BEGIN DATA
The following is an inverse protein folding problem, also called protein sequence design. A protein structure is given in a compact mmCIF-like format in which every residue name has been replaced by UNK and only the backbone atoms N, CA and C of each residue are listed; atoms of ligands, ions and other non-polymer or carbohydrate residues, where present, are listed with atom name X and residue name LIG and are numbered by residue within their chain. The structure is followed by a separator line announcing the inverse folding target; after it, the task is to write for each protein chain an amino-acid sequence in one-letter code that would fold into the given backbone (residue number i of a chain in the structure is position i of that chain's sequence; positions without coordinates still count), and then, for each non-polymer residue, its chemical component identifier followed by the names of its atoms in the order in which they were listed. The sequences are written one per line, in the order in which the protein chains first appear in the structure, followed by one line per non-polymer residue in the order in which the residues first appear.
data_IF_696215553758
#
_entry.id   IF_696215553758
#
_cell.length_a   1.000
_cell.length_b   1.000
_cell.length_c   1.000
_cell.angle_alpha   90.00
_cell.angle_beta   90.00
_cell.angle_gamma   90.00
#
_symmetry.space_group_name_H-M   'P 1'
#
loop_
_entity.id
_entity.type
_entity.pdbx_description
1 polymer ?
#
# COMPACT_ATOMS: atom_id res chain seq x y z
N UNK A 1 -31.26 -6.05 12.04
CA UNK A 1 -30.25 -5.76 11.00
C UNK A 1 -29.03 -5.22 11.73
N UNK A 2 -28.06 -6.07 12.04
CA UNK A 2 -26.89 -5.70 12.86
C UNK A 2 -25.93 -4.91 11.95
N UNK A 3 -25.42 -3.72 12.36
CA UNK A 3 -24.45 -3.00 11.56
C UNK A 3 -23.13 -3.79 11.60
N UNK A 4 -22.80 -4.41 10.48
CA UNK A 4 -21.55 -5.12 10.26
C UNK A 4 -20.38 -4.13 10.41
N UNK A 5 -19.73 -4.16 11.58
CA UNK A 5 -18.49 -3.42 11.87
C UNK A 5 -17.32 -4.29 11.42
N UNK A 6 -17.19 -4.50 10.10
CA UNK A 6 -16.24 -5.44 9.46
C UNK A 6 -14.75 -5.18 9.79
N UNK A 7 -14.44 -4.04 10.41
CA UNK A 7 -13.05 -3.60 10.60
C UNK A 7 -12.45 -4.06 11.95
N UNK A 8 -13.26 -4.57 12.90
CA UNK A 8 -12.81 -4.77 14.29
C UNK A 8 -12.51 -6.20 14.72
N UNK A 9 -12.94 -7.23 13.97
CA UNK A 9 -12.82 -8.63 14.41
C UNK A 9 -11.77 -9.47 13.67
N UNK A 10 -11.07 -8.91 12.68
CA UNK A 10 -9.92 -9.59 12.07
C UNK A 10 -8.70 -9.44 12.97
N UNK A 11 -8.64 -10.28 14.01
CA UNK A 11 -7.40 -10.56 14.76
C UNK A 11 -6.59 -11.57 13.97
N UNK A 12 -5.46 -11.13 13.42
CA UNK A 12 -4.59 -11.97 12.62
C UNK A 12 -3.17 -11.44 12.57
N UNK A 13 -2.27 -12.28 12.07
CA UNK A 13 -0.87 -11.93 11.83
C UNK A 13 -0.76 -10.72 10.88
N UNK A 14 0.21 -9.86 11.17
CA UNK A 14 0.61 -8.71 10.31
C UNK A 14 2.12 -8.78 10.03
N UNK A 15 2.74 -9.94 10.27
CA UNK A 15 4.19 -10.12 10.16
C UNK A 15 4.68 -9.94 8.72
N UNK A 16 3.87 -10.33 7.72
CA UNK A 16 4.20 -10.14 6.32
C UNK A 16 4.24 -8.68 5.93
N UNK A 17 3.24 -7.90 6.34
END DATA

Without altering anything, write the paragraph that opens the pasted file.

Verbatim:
The following is an inverse protein folding problem, also called protein sequence design. A protein structure is given in a compact mmCIF-like format in which every residue name has been replaced by UNK and only the backbone atoms N, CA and C of each residue are listed; atoms of ligands, ions and other non-polymer or carbohydrate residues, where present, are listed with atom name X and residue name LIG and are numbered by residue within their chain. The structure is followed by a separator line announcing the inverse folding target; after it, the task is to write for each protein chain an amino-acid sequence in one-letter code that would fold into the given backbone (residue number i of a chain in the structure is position i of that chain's sequence; positions without coordinates still count), and then, for each non-polymer residue, its chemical component identifier followed by the names of its atoms in the order in which they were listed. The sequences are written one per line, in the order in which the protein chains first appear in the structure, followed by one line per non-polymer residue in the order in which the residues first appear.